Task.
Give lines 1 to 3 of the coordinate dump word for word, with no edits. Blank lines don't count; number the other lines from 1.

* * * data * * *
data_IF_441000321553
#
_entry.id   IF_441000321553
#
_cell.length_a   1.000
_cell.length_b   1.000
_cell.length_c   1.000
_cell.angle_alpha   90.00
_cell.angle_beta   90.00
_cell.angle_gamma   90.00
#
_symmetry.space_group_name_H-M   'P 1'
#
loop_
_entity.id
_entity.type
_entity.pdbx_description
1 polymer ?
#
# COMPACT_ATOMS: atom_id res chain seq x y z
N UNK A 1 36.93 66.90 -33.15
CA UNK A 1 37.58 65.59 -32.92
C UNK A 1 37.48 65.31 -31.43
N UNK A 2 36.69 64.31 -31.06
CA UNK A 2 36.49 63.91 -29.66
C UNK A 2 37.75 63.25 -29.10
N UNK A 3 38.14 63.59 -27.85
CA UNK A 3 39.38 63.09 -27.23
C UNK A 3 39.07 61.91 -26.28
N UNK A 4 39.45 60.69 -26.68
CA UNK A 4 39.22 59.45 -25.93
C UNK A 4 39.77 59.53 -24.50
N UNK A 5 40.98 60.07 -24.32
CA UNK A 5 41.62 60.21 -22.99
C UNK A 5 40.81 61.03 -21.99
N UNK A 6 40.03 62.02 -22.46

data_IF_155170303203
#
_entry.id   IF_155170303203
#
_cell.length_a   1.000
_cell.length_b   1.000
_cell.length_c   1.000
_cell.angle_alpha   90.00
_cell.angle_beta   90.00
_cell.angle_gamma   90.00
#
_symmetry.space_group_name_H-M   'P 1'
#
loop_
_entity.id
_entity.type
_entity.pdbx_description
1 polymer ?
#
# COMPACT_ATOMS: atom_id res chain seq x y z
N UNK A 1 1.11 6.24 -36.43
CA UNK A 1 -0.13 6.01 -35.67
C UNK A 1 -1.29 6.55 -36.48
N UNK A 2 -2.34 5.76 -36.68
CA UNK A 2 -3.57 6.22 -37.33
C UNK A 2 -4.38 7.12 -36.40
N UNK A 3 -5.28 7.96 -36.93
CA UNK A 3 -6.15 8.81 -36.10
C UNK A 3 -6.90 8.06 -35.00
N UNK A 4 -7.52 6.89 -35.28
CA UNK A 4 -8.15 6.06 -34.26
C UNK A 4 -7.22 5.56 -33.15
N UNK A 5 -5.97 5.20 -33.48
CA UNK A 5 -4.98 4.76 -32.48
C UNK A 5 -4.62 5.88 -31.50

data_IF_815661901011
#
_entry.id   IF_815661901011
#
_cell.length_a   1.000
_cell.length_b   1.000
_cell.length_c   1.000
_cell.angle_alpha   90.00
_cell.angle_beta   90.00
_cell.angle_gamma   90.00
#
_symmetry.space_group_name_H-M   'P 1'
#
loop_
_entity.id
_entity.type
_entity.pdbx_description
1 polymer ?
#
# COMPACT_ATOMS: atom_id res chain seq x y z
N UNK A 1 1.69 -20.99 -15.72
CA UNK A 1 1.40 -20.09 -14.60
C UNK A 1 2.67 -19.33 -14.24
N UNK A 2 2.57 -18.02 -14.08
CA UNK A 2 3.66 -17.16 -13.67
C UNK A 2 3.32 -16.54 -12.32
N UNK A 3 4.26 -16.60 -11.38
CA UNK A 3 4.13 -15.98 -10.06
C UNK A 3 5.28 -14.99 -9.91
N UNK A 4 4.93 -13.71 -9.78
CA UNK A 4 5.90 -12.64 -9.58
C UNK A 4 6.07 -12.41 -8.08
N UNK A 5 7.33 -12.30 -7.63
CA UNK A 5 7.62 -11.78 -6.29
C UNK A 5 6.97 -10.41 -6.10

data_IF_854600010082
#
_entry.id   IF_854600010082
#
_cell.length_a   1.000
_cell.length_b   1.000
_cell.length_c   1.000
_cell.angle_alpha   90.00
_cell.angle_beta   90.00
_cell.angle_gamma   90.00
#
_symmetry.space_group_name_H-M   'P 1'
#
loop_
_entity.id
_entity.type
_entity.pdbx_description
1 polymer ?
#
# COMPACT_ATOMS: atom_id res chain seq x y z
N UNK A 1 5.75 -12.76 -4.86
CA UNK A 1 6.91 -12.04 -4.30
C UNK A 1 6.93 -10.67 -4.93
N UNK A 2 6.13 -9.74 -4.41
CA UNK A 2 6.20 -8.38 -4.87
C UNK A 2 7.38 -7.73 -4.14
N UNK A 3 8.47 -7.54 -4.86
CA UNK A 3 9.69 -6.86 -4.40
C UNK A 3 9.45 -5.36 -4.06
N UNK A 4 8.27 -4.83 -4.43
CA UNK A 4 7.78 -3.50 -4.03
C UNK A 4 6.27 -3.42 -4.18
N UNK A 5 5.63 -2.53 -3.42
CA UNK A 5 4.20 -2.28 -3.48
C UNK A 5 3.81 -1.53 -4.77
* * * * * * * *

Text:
data_IF_441000321553
#
_entry.id   IF_441000321553